Google Home is rolling out kid-friendly perks for users on Tuesday; Amazon Echo has a number of them as well
OK Google, help me with my homework.
That’s just one of the many thing your children will be able to ask the Google Home smart speaker, starting Tuesday, when the internet giant launches new experiences for kids via Google Assistant — complete with more than 50 new games, activities and stories. And with their parents permission, kids under 13 can also now have their own personalized Google Assistant with their own login, though parents can manage what the kids use Google for and for how long they can use it with Google’s Family Link app.
Among the things kids can now do: have a talk with people in different jobs (kids choose jobs like zookeeper and paleontologist and then hear a person who really does this job and get to ask questions); get homework help (including asking for state or country capitals, how to spell words, and synonyms and antonyms); enjoy storytime with a variety of titles like Hansel and Gretel and Princess and the Pea; and play games like Mickey Mouse Adventure (a partnership with Disney), musical chairs and freeze dance, and trivia.
For its part, Google is appealing to parents by pitching this as the antithesis to solo screen time: “Talking to your Assistant (instead of staring at a screen) is an easy way to be there, in the room, spending time with loved ones,” a spokesperson for Google writes. And sociologist and founder of ESME.com Marika Lindholm says that the Home and Echo “are much preferable to screen electronics,” which “create a passive experience where images are literally in your face allowing children to disappear into the world of fantasy, social media and information without much effort.” But, she warns that these devices can be addictive to children, so parents need to monitor and limit their use; and psychologist Fran Walfish, the author of “The Self-Aware Parent,” says that children under age 5 likely shouldn’t use these smart speakers as they may have trouble differentiating humans from electronics still.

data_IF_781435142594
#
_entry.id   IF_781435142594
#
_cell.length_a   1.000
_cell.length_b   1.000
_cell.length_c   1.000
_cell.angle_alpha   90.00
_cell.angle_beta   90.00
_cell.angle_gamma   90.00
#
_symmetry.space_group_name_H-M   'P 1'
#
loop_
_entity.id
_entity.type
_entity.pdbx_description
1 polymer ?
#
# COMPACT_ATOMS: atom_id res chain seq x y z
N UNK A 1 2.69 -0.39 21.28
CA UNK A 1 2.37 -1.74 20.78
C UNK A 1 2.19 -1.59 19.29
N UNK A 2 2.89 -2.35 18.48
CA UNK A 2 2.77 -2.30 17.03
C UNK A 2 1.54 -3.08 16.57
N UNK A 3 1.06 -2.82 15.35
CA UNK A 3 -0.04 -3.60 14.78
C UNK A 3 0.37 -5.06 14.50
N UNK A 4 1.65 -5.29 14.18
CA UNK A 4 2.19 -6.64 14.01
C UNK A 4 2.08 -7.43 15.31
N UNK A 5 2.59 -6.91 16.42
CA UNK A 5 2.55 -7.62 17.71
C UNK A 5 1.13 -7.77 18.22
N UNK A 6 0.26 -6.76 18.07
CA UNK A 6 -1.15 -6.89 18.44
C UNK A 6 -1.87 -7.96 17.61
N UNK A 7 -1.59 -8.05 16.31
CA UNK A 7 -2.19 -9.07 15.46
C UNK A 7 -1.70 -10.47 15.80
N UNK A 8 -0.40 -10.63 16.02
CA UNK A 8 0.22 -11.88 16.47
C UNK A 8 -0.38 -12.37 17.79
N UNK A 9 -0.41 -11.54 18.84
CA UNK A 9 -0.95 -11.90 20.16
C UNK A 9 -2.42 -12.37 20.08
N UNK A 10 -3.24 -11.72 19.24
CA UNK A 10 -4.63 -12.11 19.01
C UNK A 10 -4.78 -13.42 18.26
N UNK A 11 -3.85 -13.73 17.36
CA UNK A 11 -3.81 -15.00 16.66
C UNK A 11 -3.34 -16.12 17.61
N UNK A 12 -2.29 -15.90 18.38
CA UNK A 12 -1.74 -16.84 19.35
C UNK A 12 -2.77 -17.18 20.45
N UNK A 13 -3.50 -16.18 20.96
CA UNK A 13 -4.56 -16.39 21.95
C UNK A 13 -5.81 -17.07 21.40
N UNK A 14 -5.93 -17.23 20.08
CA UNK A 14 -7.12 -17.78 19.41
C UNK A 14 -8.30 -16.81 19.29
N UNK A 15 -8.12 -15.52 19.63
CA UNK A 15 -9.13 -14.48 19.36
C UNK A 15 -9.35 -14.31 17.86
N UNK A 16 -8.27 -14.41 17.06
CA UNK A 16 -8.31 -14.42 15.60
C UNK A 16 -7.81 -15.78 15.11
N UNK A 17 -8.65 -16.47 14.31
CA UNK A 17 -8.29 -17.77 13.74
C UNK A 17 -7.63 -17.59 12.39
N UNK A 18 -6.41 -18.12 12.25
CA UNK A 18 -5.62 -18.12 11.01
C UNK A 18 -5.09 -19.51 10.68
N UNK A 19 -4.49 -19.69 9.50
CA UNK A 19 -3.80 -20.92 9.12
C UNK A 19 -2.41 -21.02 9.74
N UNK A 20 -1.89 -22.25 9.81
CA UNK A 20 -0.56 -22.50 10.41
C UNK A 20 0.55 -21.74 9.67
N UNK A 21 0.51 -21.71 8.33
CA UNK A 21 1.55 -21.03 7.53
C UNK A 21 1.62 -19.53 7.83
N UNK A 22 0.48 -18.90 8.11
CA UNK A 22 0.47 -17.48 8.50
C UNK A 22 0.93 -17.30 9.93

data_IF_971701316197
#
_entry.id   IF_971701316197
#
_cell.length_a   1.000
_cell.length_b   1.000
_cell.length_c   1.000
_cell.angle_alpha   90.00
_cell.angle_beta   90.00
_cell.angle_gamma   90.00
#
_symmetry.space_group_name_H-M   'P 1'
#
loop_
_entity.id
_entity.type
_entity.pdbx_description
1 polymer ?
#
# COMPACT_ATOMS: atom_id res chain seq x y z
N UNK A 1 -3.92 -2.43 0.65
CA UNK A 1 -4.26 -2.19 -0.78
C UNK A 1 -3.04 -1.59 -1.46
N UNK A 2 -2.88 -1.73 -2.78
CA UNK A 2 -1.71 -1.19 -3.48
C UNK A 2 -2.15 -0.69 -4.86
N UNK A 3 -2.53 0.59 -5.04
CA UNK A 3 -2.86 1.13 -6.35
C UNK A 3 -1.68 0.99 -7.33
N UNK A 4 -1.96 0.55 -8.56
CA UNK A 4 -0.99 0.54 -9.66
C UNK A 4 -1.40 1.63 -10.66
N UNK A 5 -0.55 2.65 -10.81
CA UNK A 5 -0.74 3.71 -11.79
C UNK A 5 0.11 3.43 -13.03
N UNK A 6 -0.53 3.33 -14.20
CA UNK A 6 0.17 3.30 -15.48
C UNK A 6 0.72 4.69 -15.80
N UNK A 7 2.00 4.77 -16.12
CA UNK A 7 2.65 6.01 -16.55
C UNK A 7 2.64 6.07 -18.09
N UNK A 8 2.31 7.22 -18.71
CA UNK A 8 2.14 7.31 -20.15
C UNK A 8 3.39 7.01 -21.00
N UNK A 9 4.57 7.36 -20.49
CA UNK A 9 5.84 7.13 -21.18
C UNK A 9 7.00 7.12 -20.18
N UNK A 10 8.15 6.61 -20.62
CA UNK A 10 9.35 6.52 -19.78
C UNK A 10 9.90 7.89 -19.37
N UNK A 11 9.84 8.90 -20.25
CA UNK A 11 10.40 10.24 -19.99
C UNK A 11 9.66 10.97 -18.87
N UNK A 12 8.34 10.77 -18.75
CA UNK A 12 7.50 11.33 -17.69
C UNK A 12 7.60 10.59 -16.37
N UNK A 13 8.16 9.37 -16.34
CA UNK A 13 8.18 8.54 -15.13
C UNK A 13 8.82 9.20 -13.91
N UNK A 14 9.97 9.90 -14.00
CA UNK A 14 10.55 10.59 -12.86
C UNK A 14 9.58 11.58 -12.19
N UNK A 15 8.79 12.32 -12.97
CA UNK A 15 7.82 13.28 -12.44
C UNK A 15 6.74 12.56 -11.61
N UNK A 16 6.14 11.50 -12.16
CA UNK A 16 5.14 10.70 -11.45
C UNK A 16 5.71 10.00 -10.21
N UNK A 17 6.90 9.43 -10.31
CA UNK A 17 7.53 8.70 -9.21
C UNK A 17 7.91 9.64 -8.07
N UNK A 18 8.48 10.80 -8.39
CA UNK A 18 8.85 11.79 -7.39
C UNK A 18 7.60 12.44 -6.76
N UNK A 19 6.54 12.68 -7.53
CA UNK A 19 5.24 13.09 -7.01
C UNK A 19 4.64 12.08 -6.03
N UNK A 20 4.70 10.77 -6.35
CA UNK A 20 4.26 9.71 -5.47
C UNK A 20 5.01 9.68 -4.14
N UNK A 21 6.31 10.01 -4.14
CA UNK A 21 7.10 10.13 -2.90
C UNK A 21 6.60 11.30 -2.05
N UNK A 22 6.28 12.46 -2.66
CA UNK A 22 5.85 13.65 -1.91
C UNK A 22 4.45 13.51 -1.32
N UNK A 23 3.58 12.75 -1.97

This may also be a way for Google to compete with the continued dominance of Amazon in the smart speaker world (by the end of 2017, Amazon Alexa will be on about 68% of smart speakers, compared to about 24% for Google). Indeed, Amazon already has plenty to entertain the kids. Earlier this year, Amazon partnered with Sesame Street to let kids play games with and talk to Elmo and with and Nickelodeon to offer a skills game with SpongeBob Squarepants. Alexa can also read kids stories, do spelling bees and match trivia with them, and more. And like Google, Amazon also offers parental controls.
Ben Arnold, a tech analyst at research firm The NPD Group, says that both Google and Amazon likely noticed — long before they launched kid-specific offerings — that kids were using their speakers and that these kid-friendly offerings are a way “have more meaningful activities and apps for [kids] to use” and “to gain a deeper level of engagement” with young people. And these are future paying consumers for both companies, so engaging them now can pay off in the long run.
But Jonathan Hadad, a tech analyst at IBISWorld, says he believes that Google may have different motives than Amazon with these new offerings. While online retailer Amazon’s end goal is likely to make it easier for all people to buy things from it, “Google, on the other hand, is a software developer and product maker. But the company knows it can’t sell its main products to children. So, this is a way to target the next generation of customers,” he says. So, he adds: “By making them comfortable with a Google product at such an early age, the company will be better suited to market other products to this demographic as they become older,” Hadad says.
Whatever the reasons, one question remains: Will Google’s new offerings for kids help it gain market share over Amazon? Rick Singer, the CEO of GreatApps.com, says he doesn’t think so — at least for now — as these smart speakers are still something adults mainly buy for themselves. And Arnold notes that Google’s new offerings probably aren’t “a real driver of market share,” though these kinds of perks will help both Google and Amazon “solidify and deepen engagement in the households they are already in.”
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